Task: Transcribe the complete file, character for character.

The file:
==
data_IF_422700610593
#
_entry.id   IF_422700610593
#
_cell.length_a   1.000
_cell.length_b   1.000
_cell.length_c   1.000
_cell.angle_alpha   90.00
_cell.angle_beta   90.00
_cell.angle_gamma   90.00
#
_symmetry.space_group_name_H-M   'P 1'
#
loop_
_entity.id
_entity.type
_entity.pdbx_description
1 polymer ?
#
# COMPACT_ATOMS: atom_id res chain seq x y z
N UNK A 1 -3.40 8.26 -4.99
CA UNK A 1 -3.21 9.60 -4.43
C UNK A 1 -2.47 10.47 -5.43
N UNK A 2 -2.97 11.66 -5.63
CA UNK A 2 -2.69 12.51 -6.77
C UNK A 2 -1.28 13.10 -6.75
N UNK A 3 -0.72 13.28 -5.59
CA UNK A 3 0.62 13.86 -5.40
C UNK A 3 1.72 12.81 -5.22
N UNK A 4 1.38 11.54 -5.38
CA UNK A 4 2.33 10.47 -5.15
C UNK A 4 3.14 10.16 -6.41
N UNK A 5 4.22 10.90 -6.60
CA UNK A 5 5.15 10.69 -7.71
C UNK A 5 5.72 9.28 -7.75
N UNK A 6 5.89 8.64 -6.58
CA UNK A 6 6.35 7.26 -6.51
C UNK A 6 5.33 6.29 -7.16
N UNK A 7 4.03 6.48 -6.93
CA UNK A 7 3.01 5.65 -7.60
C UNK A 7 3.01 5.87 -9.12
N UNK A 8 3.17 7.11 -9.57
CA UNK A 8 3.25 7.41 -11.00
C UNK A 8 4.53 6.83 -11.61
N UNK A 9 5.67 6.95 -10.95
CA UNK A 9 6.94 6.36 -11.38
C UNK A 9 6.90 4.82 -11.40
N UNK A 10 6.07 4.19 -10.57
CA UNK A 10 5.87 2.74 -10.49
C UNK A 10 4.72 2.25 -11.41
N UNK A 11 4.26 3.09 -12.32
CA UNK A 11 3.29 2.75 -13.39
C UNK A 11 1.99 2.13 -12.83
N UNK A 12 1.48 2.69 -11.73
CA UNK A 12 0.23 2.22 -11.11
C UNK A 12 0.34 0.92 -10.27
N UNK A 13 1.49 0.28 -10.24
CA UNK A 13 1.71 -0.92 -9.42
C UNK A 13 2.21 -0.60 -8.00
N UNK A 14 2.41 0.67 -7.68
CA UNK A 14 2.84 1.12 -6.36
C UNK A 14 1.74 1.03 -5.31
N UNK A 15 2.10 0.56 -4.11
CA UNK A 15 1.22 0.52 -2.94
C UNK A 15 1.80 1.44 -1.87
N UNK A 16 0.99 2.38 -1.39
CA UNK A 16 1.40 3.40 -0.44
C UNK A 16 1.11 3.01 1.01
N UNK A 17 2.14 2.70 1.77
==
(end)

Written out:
data_IF_422700610593
#
_entry.id   IF_422700610593
#
_cell.length_a   1.000
_cell.length_b   1.000
_cell.length_c   1.000
_cell.angle_alpha   90.00
_cell.angle_beta   90.00
_cell.angle_gamma   90.00
#
_symmetry.space_group_name_H-M   'P 1'
#
loop_
_entity.id
_entity.type
_entity.pdbx_description
1 polymer ?
#
# COMPACT_ATOMS: atom_id res chain seq x y z
N UNK A 1 -3.40 8.26 -4.99
CA UNK A 1 -3.21 9.60 -4.43
C UNK A 1 -2.47 10.47 -5.43
N UNK A 2 -2.97 11.66 -5.63
CA UNK A 2 -2.69 12.51 -6.77
C UNK A 2 -1.28 13.10 -6.75
N UNK A 3 -0.72 13.28 -5.59
CA UNK A 3 0.62 13.86 -5.40
C UNK A 3 1.72 12.81 -5.22
N UNK A 4 1.38 11.54 -5.38
CA UNK A 4 2.33 10.47 -5.15
C UNK A 4 3.14 10.16 -6.41
N UNK A 5 4.22 10.90 -6.60
CA UNK A 5 5.15 10.69 -7.71
C UNK A 5 5.72 9.28 -7.75
N UNK A 6 5.89 8.64 -6.58
CA UNK A 6 6.35 7.26 -6.51
C UNK A 6 5.33 6.29 -7.16
N UNK A 7 4.03 6.48 -6.93
CA UNK A 7 3.01 5.65 -7.60
C UNK A 7 3.01 5.87 -9.12
N UNK A 8 3.17 7.11 -9.57
CA UNK A 8 3.25 7.41 -11.00
C UNK A 8 4.53 6.83 -11.61
N UNK A 9 5.67 6.95 -10.95
CA UNK A 9 6.94 6.36 -11.38
C UNK A 9 6.90 4.82 -11.40
N UNK A 10 6.07 4.19 -10.57
CA UNK A 10 5.87 2.74 -10.49
C UNK A 10 4.72 2.25 -11.41
N UNK A 11 4.26 3.09 -12.32
CA UNK A 11 3.29 2.75 -13.39
C UNK A 11 1.99 2.13 -12.83
N UNK A 12 1.48 2.69 -11.73
CA UNK A 12 0.23 2.22 -11.11
C UNK A 12 0.34 0.92 -10.27
N UNK A 13 1.49 0.28 -10.24
CA UNK A 13 1.71 -0.92 -9.42
C UNK A 13 2.21 -0.60 -8.00
N UNK A 14 2.41 0.67 -7.68
CA UNK A 14 2.84 1.12 -6.36
C UNK A 14 1.74 1.03 -5.31
N UNK A 15 2.10 0.56 -4.11
CA UNK A 15 1.22 0.52 -2.94
C UNK A 15 1.80 1.44 -1.87
N UNK A 16 0.99 2.38 -1.39
CA UNK A 16 1.40 3.40 -0.44
C UNK A 16 1.11 3.01 1.01
N UNK A 17 2.14 2.70 1.77